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What Is a Bridging Loan and When Would You Use One?

There are a lot of different finance options available from multiple lenders in Australia. It can get a little confusing when you don’t understand all the types of loans available, therefore making it difficult to choose the best finance option for your needs. It’s important to first get familiar with the options available, so you can then pick the right kind of loan. In this article, we’ll take a look at bridging loans, to include what a bridging loan is and when you might consider applying for a bridging loan.

 

What Is a Bridging Loan?

Bridging loans are a common loan type, which as the name suggests, is used to ‘bridge the gap’ between the time it takes to sell your current home and buying a new home – and a way of tapping into your home’s equity before the funds from a sale are available. As such, a bridging loan can be a good alternative when you need to act quickly to secure a new property and the settlement dates for purchasing and selling don’t match, which is often the case.

Bridging loans are taken out on top of your current home loan and are often interest-only loans. Bridging loans are also designed to be short-term loans that can be repaid relatively quickly.

 

Considerations Before Applying For Bridging Finance Australia

It’s important to understand that a bridging loan is an additional loan. In most cases, you’ll be paying interest on, and making repayments for, two loans until your current house is sold. With some lenders, the interest and repayments are added onto your bridging loan and you don’t start making repayments on the principal until your house is sold.

Usually, a bridging loan will be calculated on the value of the equity you have established on your current property. Some lenders will also charge higher interest rates on the loan if your property is not sold within a specified time period. Keep in mind that the criteria of lenders vary, so it’s important to fully understand the terms and conditions of the lender you choose to go with before you commit yourself to a bridging loan.

When your existing home does get sold, the bridging loan is usually discharged and becomes a part of your new home loan. Once more though, check with your lender on this point.

Keep in mind that interest will be applicable on both your current home loan as well as your bridging loan, so the longer it takes to sell your home, the more interest your loans will accrue. If for some reason you believe it will take a long time to get your house sold, you’ll need to think hard about whether a bridging loan is the best finance option for you.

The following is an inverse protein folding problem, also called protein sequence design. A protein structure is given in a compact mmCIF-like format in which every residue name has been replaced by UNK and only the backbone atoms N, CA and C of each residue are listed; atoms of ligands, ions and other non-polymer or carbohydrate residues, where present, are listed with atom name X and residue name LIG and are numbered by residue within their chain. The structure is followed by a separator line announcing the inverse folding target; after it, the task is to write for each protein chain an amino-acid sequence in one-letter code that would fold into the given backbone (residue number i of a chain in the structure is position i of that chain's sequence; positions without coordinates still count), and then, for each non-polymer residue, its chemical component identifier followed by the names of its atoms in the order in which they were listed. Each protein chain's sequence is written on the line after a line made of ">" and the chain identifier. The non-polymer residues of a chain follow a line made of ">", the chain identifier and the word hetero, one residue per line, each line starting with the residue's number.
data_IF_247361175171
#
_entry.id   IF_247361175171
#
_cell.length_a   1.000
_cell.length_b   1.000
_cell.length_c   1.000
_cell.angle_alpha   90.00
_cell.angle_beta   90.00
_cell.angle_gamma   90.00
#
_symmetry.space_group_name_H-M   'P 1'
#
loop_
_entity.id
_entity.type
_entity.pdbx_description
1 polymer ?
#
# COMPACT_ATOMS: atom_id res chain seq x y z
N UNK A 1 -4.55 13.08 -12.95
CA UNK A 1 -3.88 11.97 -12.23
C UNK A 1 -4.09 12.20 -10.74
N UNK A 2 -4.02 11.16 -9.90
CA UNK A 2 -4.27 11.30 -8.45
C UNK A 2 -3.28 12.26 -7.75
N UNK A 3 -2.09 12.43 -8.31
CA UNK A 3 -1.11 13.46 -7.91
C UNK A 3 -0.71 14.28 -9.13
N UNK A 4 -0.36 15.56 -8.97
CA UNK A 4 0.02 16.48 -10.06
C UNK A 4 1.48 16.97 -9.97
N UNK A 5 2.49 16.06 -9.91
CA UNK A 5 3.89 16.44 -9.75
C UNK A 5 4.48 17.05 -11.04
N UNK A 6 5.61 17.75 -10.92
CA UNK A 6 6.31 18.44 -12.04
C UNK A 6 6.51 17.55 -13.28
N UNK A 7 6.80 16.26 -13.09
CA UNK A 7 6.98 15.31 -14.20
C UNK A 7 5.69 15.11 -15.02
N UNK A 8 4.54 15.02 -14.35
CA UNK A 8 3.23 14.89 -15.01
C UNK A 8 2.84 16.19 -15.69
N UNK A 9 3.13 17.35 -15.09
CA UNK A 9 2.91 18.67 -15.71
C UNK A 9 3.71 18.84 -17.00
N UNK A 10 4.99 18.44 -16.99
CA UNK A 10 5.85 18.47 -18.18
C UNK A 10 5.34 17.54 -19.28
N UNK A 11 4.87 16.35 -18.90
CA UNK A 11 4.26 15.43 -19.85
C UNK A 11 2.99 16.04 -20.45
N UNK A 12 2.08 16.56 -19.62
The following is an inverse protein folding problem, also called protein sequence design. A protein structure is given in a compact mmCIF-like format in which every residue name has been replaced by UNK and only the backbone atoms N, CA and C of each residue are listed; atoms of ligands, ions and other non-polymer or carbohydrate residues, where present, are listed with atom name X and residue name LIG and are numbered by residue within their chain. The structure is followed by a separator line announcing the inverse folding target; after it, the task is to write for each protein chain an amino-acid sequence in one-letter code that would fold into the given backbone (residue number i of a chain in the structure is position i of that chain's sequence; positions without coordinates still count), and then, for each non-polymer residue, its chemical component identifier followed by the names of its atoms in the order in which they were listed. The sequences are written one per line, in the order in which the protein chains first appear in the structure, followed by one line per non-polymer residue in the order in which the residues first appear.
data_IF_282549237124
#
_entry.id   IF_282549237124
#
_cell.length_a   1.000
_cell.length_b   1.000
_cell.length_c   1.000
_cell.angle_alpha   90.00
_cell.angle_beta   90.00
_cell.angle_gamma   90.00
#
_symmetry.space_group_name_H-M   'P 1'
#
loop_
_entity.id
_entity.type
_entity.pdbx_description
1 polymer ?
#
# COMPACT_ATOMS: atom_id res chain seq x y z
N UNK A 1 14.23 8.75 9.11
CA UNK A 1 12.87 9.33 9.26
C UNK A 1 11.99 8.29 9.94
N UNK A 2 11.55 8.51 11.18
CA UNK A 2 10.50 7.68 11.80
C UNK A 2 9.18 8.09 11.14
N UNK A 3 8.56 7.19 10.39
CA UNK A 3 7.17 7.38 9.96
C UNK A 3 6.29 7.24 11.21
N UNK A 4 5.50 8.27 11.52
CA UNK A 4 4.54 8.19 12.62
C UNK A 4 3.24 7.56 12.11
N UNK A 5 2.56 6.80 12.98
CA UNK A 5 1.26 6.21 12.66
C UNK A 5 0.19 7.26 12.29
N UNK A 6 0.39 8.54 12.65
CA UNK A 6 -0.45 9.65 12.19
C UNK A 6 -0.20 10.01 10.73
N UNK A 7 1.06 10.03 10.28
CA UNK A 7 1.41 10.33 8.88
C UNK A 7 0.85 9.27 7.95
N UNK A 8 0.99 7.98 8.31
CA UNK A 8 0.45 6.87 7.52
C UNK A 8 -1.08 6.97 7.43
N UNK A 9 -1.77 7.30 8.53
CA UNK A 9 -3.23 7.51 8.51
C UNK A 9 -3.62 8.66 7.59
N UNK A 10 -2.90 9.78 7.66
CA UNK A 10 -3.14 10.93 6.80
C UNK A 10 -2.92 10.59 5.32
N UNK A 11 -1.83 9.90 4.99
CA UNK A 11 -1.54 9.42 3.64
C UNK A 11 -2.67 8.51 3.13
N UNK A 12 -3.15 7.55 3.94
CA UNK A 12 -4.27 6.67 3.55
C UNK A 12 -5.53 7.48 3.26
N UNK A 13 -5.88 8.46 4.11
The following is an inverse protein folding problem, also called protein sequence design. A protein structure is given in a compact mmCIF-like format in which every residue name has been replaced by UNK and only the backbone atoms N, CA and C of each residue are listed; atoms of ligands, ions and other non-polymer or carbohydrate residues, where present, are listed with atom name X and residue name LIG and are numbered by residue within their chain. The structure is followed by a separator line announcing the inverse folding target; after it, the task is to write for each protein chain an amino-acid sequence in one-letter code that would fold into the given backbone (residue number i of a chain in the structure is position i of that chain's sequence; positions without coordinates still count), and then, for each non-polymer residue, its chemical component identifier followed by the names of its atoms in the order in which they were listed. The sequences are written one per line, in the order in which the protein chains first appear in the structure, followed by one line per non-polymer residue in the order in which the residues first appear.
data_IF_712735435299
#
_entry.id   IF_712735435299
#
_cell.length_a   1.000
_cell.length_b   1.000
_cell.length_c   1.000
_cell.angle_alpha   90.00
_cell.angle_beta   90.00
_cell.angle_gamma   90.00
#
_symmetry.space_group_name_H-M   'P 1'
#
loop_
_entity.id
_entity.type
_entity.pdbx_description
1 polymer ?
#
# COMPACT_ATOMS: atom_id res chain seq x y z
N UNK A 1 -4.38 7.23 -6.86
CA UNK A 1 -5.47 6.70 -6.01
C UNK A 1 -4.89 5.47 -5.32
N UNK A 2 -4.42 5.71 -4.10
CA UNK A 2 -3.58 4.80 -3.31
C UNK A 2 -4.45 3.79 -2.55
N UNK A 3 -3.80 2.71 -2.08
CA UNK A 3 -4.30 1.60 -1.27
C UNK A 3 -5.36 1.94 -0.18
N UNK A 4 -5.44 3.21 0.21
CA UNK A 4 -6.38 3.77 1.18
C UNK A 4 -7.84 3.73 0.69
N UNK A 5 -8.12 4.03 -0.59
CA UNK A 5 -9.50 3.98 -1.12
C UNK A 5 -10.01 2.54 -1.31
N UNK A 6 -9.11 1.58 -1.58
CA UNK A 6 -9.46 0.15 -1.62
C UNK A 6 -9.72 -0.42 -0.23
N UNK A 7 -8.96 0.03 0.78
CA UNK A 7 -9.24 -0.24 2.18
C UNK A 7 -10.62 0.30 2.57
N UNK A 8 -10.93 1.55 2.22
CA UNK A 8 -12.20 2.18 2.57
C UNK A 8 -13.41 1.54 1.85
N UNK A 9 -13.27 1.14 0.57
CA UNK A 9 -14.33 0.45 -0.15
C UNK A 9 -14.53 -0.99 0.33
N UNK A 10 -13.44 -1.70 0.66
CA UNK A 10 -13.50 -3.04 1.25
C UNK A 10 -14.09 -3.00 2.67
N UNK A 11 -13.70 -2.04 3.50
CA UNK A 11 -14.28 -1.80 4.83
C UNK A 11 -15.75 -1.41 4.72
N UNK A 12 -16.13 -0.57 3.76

A Bridging Loan For Personal Use

Rather than be limited to bridging the gap between selling your home and buying a new property, some lenders, particularly in the private sector, allow you to use the equity in your bridging loan for other purposes. This is a handy option to look out for, as you may have other needs for the money you borrow.

One example might be that you need to perform some repairs or renovations to your existing property in order to attract buyers and get it sold. Or, you may have a personal debt that needs to be repaid in a quick time, a debt that simply cannot wait until your property is sold. Other options for using a bridging loan for personal use could be paying for legal fees, moving costs, or even for medical treatment.

Again, this all depends on the lender’s criteria, so that should always be checked first before applying for bridging finance. It’s always a good idea to speak with the lender and become familiar with everything about the bridging loan before applying for a loan. Most importantly, make sure you’re clear about the loan repayment schedule.

 

Key takeaway

Bridging loans in Australia are well-established and can be a great choice if you need to act fast to secure your new dream home and haven’t yet sold your current residence. Though like with any form of finance, it’s important to work out exactly what you need, then shop around for a lender that matches up with your requirements. A mortgage broker can also help with this process.

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